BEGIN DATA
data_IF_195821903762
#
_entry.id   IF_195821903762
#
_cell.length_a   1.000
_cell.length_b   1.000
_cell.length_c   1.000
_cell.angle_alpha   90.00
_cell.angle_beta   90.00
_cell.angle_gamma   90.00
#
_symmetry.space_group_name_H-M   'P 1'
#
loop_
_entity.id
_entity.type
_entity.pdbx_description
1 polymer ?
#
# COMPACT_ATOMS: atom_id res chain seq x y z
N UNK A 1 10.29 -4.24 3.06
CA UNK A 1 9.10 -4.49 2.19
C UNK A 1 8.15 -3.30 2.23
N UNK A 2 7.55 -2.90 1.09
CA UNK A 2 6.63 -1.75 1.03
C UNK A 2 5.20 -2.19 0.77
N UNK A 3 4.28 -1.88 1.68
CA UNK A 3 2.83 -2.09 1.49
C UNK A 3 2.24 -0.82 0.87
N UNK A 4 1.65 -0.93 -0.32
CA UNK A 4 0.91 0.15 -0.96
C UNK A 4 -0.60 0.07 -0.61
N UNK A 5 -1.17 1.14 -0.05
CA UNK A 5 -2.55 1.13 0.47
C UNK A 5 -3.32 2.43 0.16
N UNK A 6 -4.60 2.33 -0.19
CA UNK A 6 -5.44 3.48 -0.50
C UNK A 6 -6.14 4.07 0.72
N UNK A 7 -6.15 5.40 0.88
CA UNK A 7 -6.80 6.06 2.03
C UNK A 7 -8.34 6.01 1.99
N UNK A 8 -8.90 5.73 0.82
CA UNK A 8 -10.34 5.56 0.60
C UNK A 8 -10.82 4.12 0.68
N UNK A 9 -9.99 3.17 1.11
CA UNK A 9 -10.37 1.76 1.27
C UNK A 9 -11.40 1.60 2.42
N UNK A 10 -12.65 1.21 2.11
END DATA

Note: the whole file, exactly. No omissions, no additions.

data_IF_195821903762
#
_entry.id   IF_195821903762
#
_cell.length_a   1.000
_cell.length_b   1.000
_cell.length_c   1.000
_cell.angle_alpha   90.00
_cell.angle_beta   90.00
_cell.angle_gamma   90.00
#
_symmetry.space_group_name_H-M   'P 1'
#
loop_
_entity.id
_entity.type
_entity.pdbx_description
1 polymer ?
#
# COMPACT_ATOMS: atom_id res chain seq x y z
N UNK A 1 10.29 -4.24 3.06
CA UNK A 1 9.10 -4.49 2.19
C UNK A 1 8.15 -3.30 2.23
N UNK A 2 7.55 -2.90 1.09
CA UNK A 2 6.63 -1.75 1.03
C UNK A 2 5.20 -2.19 0.77
N UNK A 3 4.28 -1.88 1.68
CA UNK A 3 2.83 -2.09 1.49
C UNK A 3 2.24 -0.82 0.87
N UNK A 4 1.65 -0.93 -0.32
CA UNK A 4 0.91 0.15 -0.96
C UNK A 4 -0.60 0.07 -0.61
N UNK A 5 -1.17 1.14 -0.05
CA UNK A 5 -2.55 1.13 0.47
C UNK A 5 -3.32 2.43 0.16
N UNK A 6 -4.60 2.33 -0.19
CA UNK A 6 -5.44 3.48 -0.50
C UNK A 6 -6.14 4.07 0.72
N UNK A 7 -6.15 5.40 0.88
CA UNK A 7 -6.80 6.06 2.03
C UNK A 7 -8.34 6.01 1.99
N UNK A 8 -8.90 5.73 0.82
CA UNK A 8 -10.34 5.56 0.60
C UNK A 8 -10.82 4.12 0.68
N UNK A 9 -9.99 3.17 1.11
CA UNK A 9 -10.37 1.76 1.27
C UNK A 9 -11.40 1.60 2.42
N UNK A 10 -12.65 1.21 2.11